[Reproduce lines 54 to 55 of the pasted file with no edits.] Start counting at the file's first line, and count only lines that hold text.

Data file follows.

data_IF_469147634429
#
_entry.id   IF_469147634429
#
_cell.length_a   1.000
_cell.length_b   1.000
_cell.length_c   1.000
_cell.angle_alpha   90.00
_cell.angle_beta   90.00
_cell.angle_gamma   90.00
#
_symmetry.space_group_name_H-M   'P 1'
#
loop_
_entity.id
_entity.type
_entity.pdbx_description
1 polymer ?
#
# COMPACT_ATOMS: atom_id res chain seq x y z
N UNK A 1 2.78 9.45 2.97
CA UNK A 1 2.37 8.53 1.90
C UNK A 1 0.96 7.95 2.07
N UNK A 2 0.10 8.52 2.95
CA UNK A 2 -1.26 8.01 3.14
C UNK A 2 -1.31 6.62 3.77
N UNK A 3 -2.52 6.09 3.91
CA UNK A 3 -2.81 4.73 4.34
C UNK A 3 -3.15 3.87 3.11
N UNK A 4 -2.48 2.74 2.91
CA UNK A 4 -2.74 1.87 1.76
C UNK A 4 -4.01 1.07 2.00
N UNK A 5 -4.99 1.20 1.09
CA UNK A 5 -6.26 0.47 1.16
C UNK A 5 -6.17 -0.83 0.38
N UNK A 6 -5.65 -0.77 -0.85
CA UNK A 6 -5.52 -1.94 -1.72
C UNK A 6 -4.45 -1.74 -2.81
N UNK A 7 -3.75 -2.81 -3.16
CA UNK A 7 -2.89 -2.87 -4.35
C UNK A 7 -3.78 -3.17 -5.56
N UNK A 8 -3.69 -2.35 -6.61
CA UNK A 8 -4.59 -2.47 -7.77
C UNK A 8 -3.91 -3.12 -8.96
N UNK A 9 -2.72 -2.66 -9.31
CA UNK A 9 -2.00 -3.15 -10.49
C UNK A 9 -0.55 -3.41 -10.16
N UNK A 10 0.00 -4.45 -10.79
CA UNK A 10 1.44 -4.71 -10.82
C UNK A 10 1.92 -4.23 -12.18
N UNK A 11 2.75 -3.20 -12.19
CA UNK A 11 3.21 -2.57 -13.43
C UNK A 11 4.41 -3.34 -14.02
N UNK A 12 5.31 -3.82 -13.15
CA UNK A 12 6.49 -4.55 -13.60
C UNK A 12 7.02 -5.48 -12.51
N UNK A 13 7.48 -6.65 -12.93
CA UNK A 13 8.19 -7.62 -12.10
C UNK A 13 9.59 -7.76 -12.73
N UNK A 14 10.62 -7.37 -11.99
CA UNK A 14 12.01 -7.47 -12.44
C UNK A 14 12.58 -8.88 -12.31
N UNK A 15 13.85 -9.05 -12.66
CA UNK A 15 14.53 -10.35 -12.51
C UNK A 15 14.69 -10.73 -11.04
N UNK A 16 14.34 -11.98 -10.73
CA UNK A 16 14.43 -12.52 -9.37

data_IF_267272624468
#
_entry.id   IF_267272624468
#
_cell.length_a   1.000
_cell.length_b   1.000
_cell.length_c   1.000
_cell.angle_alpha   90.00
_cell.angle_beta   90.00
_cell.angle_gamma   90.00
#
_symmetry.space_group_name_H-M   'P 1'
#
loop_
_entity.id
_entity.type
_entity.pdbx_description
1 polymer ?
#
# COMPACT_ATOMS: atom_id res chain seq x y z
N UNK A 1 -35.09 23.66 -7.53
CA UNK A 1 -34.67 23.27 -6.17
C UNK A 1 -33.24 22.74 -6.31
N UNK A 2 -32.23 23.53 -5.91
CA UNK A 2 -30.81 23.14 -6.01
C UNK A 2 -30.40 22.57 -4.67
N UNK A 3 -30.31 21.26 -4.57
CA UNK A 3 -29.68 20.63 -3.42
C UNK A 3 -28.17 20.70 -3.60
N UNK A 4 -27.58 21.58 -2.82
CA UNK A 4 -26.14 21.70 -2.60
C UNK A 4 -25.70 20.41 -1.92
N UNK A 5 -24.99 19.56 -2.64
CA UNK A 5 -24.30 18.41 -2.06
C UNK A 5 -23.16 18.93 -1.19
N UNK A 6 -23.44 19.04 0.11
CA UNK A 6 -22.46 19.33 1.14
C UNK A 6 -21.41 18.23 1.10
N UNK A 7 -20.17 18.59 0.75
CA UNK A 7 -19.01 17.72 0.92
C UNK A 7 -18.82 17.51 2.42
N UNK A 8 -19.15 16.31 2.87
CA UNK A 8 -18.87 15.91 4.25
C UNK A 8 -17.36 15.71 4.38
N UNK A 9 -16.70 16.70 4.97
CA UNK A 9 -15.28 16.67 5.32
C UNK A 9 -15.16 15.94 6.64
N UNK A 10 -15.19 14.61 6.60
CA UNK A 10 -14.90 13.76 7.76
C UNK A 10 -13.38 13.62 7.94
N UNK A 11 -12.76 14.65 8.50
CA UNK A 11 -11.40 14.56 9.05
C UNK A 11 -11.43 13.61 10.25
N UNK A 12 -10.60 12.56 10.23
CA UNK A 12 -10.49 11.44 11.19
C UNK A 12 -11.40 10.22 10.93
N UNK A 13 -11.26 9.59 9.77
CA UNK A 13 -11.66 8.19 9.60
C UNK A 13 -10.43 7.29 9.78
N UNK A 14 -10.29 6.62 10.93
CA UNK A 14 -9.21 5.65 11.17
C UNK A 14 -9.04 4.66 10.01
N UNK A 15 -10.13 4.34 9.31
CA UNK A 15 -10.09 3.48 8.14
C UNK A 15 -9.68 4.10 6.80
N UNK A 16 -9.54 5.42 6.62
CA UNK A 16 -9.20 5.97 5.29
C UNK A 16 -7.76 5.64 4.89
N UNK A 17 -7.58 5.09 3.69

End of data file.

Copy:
N UNK A 12 5.31 -3.82 -13.15
CA UNK A 12 6.49 -4.55 -13.60